A spinal cord injury (SCI) often happens as the result of a vehicle crash and can produce life-changing consequences.
What are the prospects for a victim of SCI and who is more at risk for this kind of injury?
A little background
Your spinal cord extends from the base of the brain to the area just above your waist and contains bundles of nerves called tracts. The tracts transfer information between the brain and other parts of your body. Motor tracts control muscle movement while sensory tracts carry signals like pain, heat and cold from various body parts to your brain.
The spinal cord is fragile and, if damaged, cannot repair itself. SCI usually results from a sudden blow that fractures, crushes or dislocates one or more vertebrae. Bleeding, inflammation and the accumulation of fluid may occur days or even weeks after a vehicle crash. With damaged nerve fibers, paralysis may occur below the site of the injury.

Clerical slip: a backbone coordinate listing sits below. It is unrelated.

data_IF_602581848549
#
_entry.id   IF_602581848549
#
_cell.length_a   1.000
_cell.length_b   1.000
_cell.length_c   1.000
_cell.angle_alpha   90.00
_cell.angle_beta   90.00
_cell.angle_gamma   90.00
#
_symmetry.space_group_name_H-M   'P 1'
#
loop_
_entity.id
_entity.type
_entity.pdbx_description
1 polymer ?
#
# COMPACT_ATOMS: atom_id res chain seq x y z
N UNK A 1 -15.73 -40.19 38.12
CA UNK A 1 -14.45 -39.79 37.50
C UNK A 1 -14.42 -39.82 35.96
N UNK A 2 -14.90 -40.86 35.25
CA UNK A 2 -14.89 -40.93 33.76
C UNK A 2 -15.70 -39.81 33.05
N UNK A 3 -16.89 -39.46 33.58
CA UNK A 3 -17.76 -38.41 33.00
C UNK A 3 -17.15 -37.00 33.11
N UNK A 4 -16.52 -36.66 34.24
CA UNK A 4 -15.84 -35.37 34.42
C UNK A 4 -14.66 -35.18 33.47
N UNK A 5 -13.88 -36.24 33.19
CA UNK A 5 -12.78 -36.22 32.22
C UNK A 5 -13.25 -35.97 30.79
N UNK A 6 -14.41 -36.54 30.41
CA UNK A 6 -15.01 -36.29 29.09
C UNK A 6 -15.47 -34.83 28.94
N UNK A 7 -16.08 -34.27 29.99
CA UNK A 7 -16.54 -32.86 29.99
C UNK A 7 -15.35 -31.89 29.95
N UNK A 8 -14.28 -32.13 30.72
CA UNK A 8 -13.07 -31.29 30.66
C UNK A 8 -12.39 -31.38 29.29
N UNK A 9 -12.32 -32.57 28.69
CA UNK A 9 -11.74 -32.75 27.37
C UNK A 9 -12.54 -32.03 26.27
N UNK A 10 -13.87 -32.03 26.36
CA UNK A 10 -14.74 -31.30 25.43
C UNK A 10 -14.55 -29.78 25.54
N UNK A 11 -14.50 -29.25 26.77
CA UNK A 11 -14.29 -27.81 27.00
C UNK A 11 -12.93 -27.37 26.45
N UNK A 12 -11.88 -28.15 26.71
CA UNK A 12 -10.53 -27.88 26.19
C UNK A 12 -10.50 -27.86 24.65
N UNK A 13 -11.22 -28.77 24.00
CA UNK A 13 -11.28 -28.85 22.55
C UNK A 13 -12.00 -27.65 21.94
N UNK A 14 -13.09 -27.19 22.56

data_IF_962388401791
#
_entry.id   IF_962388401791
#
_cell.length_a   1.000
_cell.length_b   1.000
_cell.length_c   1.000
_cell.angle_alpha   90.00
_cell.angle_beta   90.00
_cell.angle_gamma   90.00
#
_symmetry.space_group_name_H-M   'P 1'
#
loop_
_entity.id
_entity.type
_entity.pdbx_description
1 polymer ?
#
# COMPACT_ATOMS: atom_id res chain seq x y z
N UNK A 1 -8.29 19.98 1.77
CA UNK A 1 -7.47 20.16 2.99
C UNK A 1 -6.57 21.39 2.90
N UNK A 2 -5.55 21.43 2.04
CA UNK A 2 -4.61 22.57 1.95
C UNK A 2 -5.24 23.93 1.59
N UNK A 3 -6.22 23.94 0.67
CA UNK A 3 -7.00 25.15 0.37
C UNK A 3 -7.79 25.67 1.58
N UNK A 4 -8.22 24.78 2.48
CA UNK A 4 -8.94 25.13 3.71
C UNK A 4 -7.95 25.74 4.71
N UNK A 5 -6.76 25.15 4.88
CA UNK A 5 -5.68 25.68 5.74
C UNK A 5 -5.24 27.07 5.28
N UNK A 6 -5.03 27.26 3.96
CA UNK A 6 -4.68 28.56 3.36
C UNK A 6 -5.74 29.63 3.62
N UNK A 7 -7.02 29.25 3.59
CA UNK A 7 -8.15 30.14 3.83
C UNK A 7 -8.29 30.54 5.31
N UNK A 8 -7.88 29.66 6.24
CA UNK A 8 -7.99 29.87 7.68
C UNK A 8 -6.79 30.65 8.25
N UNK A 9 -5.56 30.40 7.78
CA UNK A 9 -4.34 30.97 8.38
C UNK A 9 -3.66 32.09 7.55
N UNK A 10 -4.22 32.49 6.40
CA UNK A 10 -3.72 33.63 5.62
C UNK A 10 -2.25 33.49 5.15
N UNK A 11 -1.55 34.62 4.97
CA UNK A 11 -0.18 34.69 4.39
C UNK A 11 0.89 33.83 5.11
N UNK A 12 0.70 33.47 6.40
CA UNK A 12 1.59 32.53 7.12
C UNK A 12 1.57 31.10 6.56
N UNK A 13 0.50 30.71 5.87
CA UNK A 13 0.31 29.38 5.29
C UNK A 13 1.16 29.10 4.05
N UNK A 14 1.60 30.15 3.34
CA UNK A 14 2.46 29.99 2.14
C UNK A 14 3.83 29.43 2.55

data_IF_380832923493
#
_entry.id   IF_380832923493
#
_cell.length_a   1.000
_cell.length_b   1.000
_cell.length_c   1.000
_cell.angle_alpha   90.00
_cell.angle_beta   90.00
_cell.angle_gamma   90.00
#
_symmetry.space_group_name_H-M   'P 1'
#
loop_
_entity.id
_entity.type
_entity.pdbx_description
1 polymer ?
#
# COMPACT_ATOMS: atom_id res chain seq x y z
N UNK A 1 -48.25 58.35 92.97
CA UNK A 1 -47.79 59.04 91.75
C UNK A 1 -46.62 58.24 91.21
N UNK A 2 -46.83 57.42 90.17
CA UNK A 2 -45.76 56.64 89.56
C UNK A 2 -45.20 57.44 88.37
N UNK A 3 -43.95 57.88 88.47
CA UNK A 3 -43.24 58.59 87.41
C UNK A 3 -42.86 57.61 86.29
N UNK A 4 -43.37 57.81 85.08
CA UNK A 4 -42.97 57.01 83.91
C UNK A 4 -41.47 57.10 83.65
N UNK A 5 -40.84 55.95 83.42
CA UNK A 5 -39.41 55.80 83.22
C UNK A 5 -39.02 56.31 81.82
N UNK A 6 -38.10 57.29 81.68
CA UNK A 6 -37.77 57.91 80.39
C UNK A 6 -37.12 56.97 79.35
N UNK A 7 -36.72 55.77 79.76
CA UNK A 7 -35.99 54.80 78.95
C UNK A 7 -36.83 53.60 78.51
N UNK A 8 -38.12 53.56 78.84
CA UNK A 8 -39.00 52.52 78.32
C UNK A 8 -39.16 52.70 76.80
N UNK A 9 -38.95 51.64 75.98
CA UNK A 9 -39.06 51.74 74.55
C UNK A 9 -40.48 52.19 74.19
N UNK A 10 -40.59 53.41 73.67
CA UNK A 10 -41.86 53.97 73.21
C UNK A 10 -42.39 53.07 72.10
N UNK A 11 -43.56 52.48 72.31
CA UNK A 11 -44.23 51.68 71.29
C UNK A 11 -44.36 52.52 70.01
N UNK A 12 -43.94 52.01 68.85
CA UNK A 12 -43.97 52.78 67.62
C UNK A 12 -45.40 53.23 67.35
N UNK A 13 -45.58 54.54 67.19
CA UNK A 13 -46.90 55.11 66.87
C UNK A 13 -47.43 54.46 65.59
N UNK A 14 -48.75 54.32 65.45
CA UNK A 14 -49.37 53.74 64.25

The need for medical attention
Numbness or some level of paralysis may not appear at the time of an accident but develop gradually. If there is a suspicion that the injured victim of a car crash has a spinal cord injury, prompt medical attention is essential. Early diagnosis is important so as to initiate treatment and prevent further complications.
Who is at risk
Motor vehicle accidents, the major cause of SCI, account for nearly half of all such injuries annually. Men between the ages of 16 and 30 are most at risk. They take more chances than women when driving and are also more apt to ride motorcycles. With SCI, the victim of a crash may face a lifetime of medical care. However, an advocate can negotiate maximum compensation to cover medical expenses, lost wages and more.